If there is anything bizarre about the Middle East, besides permitting genocide in Syria, it is Israel’s strange relationship with an Egypt that still exists in a state of formless static – still no elections, alas no formal government. After a coordinated terror attack on the road to Eilat that left eight Israeli nationals dead (The Popular Resistance Committee claimed responsibility) IDF soldiers accidently killed four Egyptian police officers, victims of friendly fire.
The IDF also was successful in their retaliation by killing the top commanders of the Popular Resistance Committee and setting off cross-border exchanges of gunfire.
Needlessly, Israel released a public apology for the incident. But on Friday as evening prayers were winding down, the people of Cairo rioted, vandalizing the Israeli embassy, burning Israeli flags and calling on Hamas to attack Israel. Dually noted, as the Associated Foreign Press reported, Egyptian Presidential hopeful, Hamdin Sabahi, praised the actions of the demonstrators.
Despite the fact that Ilan Grapel, the alleged Mossad agent arrested back in June in Egypt, (an American citizen who served in the IDF Paratrooper’s Brigade during the Second Lebanon War and interned at the Israeli Supreme Court) is still being held in custody, Israeli President Shimon Peres held a Ramadan dinner for senior Arab sector officials at his home in Jerusalem. Peres told Egyptian diplomat Mustafa al-Kuni that “he has great respect for the Egyptian people.”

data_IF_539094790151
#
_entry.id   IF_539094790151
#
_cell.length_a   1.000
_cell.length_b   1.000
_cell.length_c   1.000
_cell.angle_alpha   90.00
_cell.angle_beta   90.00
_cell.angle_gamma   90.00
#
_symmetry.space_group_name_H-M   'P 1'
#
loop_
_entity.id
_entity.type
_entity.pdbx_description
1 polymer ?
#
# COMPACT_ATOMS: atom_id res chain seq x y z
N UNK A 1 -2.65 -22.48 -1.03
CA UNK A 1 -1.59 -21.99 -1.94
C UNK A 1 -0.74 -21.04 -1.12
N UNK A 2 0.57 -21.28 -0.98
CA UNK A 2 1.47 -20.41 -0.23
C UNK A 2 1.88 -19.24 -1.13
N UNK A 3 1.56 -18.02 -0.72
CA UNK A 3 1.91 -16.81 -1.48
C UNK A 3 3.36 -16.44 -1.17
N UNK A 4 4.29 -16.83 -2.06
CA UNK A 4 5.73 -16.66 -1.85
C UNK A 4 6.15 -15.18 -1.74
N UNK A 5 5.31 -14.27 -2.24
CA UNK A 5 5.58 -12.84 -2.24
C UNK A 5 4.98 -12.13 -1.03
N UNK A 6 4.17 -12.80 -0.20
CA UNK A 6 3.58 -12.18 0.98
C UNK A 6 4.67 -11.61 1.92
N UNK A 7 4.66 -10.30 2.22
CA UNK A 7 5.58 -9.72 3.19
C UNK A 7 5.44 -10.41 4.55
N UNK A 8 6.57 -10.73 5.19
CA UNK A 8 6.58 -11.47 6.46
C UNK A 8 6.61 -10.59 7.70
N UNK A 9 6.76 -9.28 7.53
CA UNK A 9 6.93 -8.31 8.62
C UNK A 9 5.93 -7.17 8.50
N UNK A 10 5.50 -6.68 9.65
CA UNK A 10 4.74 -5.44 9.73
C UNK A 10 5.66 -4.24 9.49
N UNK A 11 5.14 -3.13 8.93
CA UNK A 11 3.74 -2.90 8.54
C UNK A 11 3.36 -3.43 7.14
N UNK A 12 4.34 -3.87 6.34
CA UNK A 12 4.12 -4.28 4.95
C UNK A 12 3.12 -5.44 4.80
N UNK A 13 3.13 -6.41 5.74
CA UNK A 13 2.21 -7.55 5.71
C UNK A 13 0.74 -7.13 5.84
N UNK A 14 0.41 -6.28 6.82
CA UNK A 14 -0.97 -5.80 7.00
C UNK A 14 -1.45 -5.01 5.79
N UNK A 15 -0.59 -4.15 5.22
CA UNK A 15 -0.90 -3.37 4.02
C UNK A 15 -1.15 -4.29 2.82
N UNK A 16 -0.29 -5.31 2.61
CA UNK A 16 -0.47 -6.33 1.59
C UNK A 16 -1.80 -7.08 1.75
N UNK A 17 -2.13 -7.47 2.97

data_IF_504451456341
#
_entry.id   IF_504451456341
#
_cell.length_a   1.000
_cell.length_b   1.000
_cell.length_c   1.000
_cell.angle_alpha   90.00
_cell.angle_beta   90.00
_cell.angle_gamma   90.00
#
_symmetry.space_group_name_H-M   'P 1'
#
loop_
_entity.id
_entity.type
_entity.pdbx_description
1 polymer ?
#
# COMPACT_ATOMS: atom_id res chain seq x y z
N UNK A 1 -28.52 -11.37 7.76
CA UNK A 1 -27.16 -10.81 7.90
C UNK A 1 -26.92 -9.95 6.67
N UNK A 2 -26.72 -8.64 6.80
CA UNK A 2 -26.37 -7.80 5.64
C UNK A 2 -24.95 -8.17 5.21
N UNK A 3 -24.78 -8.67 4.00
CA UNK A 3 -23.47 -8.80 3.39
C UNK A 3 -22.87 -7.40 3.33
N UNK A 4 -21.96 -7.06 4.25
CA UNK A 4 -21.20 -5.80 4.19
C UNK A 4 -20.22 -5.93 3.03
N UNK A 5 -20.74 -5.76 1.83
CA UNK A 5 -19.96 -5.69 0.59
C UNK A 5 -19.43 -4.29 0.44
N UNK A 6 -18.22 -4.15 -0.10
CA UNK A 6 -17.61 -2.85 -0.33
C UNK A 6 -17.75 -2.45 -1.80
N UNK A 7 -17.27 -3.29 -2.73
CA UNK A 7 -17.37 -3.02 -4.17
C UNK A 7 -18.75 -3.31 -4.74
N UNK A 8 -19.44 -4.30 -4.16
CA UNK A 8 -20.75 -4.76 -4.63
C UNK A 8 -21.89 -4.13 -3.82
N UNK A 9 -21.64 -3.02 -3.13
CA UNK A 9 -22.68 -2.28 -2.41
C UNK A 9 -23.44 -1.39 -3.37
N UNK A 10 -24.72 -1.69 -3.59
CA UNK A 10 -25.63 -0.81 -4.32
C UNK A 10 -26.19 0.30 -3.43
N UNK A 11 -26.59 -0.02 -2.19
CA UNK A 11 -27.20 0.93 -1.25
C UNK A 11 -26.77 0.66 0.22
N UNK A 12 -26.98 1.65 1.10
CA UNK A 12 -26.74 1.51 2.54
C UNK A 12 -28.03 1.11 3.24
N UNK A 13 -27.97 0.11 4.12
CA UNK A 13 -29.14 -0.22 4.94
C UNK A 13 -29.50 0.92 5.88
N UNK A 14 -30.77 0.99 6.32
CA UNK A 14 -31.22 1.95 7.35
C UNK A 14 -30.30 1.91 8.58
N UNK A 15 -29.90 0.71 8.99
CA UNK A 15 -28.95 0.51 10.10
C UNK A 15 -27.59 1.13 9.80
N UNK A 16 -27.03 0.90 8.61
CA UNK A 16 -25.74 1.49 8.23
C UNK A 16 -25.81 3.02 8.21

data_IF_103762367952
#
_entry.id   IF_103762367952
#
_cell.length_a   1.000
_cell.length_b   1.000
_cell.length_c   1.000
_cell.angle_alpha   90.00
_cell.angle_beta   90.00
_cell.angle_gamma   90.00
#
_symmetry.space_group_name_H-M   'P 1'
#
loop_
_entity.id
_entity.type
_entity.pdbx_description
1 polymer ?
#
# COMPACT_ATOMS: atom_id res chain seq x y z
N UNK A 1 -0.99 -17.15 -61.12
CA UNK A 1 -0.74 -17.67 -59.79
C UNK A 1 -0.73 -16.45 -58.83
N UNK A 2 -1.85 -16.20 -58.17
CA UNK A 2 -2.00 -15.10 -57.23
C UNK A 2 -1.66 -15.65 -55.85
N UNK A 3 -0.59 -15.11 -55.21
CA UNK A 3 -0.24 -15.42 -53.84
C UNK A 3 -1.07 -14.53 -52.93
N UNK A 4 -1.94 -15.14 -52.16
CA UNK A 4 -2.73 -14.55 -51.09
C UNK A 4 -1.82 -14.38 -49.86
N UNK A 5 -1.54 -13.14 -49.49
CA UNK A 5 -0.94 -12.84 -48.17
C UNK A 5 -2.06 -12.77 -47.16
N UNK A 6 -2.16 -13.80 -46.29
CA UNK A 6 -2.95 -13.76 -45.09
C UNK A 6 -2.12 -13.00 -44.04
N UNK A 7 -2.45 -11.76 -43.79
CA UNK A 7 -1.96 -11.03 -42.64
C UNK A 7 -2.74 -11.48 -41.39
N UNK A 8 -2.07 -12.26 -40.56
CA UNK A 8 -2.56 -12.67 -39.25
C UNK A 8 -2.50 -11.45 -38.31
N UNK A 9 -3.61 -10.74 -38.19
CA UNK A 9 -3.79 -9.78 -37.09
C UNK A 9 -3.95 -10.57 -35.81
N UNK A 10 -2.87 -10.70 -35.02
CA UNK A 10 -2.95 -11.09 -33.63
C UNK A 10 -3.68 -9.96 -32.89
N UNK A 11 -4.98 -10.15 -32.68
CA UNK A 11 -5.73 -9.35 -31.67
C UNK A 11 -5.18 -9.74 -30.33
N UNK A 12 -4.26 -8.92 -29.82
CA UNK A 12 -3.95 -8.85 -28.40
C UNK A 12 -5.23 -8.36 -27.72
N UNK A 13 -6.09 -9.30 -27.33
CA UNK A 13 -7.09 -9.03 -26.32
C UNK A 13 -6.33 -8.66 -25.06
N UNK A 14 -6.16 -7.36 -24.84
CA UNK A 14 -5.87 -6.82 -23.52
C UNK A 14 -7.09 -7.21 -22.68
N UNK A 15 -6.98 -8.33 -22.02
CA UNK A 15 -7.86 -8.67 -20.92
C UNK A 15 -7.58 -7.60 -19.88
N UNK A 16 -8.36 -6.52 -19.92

Meanwhile, Israel remains under a rain of rocket fire, while Hamas claims to be in fire of an immediate ceasefire.
In other news, over the weekend, Israel Aerospace Industries unveiled its latest development in the secret unmanned aerial vehicles sector – a tiny aircraft weighing four kilograms, known as GHOST. According to Haaretz, “GHOST has a low acoustic signature, and can stay airborne for half-an-hour including a payload for both daytime and nighttime observations.” The unmanned aerial vehicle can be used by both the military company as well as fighters in the field. The system can be carried in two backpacks by fighters, and it includes two aircrafts, several batteries and a portable computer that is used to oversee and control the device, including communication.